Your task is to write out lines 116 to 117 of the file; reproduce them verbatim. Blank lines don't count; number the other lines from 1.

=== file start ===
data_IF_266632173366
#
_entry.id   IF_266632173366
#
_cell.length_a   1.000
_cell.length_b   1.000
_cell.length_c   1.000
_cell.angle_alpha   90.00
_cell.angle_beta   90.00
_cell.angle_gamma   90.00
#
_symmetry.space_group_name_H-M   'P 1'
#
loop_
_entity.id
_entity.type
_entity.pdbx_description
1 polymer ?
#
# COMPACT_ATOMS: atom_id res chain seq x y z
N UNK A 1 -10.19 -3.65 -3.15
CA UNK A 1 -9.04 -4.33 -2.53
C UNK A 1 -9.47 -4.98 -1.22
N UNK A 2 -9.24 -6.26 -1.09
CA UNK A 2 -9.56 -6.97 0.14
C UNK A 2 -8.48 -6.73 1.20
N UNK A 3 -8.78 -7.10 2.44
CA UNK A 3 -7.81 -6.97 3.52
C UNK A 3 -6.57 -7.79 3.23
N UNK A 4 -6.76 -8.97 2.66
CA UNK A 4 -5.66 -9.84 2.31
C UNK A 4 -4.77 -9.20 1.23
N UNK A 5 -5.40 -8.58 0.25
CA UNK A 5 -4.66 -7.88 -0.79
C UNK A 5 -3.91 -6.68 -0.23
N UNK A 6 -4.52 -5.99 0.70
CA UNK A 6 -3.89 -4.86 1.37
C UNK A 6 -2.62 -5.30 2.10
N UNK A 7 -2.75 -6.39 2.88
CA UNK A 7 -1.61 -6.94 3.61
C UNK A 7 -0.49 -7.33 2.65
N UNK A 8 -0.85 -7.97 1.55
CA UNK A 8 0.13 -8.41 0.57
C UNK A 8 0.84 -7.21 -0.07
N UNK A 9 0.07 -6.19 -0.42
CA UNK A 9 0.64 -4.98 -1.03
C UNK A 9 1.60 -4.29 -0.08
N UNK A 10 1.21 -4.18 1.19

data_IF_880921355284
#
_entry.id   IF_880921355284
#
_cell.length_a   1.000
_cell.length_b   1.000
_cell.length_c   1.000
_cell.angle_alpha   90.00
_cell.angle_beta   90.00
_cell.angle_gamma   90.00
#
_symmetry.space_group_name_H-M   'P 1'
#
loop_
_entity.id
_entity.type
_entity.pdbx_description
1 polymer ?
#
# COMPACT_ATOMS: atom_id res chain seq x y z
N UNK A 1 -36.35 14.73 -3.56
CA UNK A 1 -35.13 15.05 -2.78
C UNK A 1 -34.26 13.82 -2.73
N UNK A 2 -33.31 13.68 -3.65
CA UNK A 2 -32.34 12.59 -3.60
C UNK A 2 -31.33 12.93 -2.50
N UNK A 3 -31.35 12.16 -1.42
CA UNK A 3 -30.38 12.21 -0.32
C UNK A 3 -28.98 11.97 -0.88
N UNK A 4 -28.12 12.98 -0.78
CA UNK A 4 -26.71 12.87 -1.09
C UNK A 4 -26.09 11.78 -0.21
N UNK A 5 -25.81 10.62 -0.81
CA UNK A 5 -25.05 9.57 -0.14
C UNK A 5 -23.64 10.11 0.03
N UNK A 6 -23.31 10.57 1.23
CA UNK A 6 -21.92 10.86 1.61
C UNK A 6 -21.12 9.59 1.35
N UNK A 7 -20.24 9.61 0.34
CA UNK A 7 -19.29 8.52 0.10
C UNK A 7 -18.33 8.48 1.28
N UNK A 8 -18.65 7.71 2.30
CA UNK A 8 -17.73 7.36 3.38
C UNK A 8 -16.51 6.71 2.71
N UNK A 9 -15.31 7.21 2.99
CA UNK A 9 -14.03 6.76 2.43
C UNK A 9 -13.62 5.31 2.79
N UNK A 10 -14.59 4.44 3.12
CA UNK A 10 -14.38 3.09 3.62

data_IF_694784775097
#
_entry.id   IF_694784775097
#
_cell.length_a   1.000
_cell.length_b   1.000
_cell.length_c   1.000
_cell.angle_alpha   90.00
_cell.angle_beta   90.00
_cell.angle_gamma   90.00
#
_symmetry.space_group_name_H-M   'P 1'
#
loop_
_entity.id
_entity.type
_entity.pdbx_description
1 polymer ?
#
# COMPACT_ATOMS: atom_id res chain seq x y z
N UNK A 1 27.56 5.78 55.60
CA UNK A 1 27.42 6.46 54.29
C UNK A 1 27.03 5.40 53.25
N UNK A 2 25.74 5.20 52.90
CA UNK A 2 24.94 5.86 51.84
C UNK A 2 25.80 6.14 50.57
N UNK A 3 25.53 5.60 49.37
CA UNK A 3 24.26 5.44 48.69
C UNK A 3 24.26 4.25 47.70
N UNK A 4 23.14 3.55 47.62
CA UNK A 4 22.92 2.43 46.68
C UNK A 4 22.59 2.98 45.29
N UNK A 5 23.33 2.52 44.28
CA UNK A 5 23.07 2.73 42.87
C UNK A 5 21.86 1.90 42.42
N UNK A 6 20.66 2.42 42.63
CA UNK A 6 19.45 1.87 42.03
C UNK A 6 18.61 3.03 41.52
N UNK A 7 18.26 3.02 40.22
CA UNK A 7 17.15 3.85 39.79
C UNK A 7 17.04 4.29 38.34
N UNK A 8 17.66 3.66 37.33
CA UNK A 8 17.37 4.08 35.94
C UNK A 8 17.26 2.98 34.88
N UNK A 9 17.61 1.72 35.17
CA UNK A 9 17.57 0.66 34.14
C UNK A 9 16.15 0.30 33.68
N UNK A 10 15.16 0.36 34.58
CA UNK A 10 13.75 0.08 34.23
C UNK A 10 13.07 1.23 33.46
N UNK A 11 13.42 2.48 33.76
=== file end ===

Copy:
#
# COMPACT_ATOMS: atom_id res chain seq x y z